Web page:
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It's "Bouna Time" In New York

HARRISON, N.J. -- “Bouna Time”, the catchphrase of New York Red Bull goalkeeper Bouna Coundoul, is an expression of two meanings for RBNY supporters; its been exclaimed after the Senegalese’s countless outstanding saves or snidely quipped when those few howlers illustrate Coundoul’s erraticism.

Tonight, unluckily for the Kansas City Wizards with their playoff aspirations on the line, the heroic Coundoul and his fantastic athleticism defended the Red Bulls’ goal. Jetting through the air to deny long-range efforts, snatching crosses amidst traffic, sprinting off his line to clear any danger that seeped through his back four, Coundoul was prepared for anything the Wizards conjured.

The always-candid Hans Backe, head coach of the New York Red Bulls, opened his post-match statement on the Red Bulls by saying, “Bouna Coundoul saved us.”

The Red Bulls did not deserve their fourteenth victory of the season in a match dominated for stretches by the Wizards. An early goal by Dane Richards, his fourth in five games, was the difference on the night, but the one-nil scoreline cloaks the multitude of opportunities for both teams to find the match’s second goal.

“The chances we created were quality. We just didn’t have the finishing touch,” said Kansas City Wizards manager Peter Vermes, upbeat despite the crucial loss.

Coundoul who recorded twelve saves, also saw a staggering fourteen whiz past his frame. Kansas City aligned in a 4-5-1 that consisted of four attacking players, Teal Bunbury placed in front of Kei Kamara, Davy Arnaud, and Josh Wolff, were able to find passageways through the Red Bull backline for most of the match. When those chances materialized though, every finish was imprecise, blocked by a lunging NY defender, or gobbled up by Coundoul.

“Twenty-six shots, 12 on goal. He (Bouna Coundoul) was the difference in the game for sure,” said Vermes.

Rafa Marquez, scratched just before the opening kickoff, was a notable absence from New York’s midfield. In the second half when the Red Bulls needed a calm presence to unite the side, the defense was completely segmented from the attack. The Red Bulls would either create an opportunity or have the Wizards return, charging down their throat.

“He’s very, very composed on the ball,” said Backe. “He’s very precise and he can open up the game when you are under pressure.”



With a clear advantage, the Wizards were disappointed that they weren’t able to capitalize on their dangerous play. During the second-half, Kansas City had long periods where they were flooding the home club’s penalty area. Coundoul simply had a plug for every time the Red Bull defense cracked.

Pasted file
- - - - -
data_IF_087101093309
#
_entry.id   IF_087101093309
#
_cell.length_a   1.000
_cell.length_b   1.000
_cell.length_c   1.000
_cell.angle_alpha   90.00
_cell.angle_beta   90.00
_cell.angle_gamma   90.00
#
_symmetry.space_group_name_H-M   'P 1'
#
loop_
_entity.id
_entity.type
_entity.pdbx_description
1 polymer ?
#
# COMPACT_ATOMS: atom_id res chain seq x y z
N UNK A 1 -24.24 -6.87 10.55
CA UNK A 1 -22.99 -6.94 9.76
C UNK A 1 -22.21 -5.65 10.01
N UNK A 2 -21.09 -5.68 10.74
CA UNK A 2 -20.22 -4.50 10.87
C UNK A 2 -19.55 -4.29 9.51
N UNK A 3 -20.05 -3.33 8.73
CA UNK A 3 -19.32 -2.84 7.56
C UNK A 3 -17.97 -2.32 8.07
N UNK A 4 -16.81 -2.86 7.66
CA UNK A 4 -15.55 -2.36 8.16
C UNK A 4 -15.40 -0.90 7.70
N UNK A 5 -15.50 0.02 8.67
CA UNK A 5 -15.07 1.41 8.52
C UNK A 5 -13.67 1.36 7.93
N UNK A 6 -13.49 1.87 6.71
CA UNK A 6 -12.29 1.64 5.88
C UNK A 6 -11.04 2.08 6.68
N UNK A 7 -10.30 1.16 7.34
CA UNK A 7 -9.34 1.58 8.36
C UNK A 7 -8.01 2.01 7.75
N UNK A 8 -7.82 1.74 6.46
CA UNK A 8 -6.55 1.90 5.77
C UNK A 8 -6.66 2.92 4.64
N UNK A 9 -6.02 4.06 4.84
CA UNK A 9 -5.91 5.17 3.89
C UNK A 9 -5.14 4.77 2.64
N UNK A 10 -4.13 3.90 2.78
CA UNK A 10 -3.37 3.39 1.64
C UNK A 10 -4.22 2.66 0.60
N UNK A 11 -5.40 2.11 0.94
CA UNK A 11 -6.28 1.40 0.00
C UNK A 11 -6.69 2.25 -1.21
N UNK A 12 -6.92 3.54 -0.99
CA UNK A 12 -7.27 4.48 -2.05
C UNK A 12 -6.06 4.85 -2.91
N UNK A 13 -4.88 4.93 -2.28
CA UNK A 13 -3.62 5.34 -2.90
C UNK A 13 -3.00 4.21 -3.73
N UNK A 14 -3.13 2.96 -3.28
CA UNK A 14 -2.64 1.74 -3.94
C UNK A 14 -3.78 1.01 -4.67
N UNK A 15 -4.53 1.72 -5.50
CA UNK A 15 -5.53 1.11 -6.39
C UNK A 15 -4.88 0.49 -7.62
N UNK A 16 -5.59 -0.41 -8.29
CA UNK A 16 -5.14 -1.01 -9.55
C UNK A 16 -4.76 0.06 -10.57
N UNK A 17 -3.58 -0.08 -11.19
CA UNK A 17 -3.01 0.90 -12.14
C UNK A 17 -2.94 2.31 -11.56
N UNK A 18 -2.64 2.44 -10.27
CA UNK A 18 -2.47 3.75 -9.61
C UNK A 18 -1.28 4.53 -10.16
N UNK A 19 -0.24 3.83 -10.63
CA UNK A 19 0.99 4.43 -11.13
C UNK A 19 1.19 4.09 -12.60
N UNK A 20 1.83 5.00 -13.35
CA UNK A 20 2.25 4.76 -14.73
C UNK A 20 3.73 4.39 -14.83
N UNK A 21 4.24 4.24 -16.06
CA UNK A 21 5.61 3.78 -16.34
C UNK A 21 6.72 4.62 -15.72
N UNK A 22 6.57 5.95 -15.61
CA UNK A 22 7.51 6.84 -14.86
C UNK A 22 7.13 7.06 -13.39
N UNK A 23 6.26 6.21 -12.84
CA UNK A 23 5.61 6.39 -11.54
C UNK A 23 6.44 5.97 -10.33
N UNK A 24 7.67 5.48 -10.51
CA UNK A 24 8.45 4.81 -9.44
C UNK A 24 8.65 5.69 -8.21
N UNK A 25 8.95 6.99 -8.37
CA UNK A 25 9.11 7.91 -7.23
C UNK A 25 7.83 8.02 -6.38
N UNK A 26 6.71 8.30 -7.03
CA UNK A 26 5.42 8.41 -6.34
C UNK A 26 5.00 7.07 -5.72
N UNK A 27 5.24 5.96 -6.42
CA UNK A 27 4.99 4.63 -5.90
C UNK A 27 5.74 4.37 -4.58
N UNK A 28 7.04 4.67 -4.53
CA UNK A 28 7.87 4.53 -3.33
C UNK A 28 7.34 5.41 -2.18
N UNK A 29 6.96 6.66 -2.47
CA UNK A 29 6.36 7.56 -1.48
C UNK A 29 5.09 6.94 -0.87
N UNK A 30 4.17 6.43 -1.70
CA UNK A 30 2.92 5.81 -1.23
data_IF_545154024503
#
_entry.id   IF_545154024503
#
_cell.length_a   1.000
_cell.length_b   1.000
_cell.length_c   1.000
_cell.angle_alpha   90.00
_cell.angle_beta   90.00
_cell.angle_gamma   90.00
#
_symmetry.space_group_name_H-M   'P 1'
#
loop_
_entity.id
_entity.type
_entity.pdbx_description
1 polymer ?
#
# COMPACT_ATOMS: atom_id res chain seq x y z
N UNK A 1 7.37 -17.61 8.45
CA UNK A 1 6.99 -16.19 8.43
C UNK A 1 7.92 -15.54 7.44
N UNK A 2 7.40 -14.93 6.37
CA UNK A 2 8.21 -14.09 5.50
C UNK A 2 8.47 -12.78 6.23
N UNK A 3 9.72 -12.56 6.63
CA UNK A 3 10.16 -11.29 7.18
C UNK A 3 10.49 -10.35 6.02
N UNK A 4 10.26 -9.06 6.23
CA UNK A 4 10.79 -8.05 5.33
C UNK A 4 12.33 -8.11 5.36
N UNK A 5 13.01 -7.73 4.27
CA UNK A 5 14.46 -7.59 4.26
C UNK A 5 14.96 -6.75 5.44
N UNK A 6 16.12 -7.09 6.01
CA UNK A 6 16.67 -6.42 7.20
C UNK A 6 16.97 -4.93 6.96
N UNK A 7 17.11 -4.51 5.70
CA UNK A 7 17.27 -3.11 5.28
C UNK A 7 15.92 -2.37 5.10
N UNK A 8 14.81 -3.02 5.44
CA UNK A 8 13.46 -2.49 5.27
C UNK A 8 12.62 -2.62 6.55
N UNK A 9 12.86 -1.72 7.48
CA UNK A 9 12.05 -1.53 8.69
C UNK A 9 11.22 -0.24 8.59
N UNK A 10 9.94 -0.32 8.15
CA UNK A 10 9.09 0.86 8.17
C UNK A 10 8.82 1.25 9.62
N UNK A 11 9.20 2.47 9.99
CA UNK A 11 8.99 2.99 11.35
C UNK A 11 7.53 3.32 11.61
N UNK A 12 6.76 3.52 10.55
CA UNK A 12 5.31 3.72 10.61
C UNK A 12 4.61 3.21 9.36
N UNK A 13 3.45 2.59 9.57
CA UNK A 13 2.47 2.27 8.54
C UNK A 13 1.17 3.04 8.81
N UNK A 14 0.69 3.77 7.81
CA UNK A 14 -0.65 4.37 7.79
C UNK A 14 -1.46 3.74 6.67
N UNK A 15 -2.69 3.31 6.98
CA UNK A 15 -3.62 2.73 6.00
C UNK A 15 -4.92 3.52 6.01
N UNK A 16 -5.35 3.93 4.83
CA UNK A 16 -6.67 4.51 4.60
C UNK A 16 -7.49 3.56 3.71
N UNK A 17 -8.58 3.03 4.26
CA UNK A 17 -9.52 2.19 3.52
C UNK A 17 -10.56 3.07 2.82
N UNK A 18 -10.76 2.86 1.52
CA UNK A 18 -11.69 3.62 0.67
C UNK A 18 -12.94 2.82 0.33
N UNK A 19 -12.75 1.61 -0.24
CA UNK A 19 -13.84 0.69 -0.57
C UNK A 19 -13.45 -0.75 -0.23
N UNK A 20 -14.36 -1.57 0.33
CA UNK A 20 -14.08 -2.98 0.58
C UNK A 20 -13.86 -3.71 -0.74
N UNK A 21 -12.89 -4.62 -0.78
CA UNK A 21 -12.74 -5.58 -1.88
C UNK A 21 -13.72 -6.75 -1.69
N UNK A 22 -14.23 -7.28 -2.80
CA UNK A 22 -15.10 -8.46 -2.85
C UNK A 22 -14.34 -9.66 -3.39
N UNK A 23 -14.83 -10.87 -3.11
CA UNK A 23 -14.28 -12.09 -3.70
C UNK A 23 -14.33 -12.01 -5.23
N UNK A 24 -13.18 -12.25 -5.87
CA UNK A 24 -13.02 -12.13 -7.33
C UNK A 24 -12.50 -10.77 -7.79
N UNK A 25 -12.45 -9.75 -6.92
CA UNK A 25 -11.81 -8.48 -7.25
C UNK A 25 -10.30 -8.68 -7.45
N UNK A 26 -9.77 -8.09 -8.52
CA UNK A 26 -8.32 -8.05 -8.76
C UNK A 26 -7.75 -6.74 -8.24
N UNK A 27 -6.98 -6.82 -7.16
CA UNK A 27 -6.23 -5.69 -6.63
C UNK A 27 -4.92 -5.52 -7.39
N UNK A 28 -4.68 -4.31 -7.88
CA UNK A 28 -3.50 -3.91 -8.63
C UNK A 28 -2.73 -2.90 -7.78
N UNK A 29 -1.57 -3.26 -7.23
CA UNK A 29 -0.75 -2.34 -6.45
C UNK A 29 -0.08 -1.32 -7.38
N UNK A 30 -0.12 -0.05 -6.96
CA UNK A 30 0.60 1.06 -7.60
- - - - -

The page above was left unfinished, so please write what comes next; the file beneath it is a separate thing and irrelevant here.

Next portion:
“It’s disappointing for us,” said KC captain Davy Arnaud. “It’s frustrating because we put so mauch into the game. I felt like we were on top the whole game.”

The Red Bulls, despite their poor display, clinched a playoff spot and climbed over the Columbus Crew, who drew with the San Jose Earthquakes, for the lead in the Eastern Conference. Backe was pleased to finally be first, after chasing the Crew for months, but realized that his side was not up to standard.

“It’s three points, we’re top of the Eastern Conference,” said the Swede. “But when we look at Columbus away and this game, I have no answer as to why we played like this.”

The loss seriously dented the likelihood of a playoff appearance for the Wizards who must make up 7 points to reach the Earthquakes for the final postseason birth. Vermes acknowledged the predicament, but was positive about the coming matches.

“We gotta win. We can do it. I feel good about our performance,” said Vermes. “Guys are angry. We know that we should have gotten a point.”

Josh Wolff, one of the Wizards attackers stoned by Coundoul, reiterated his coach’s sentiment.

“I think its pretty clear,” said the American. “Everyone knew this had to be something that we got points out of. Without coming away with anything, the next four, definitely, we have to go after three points.”

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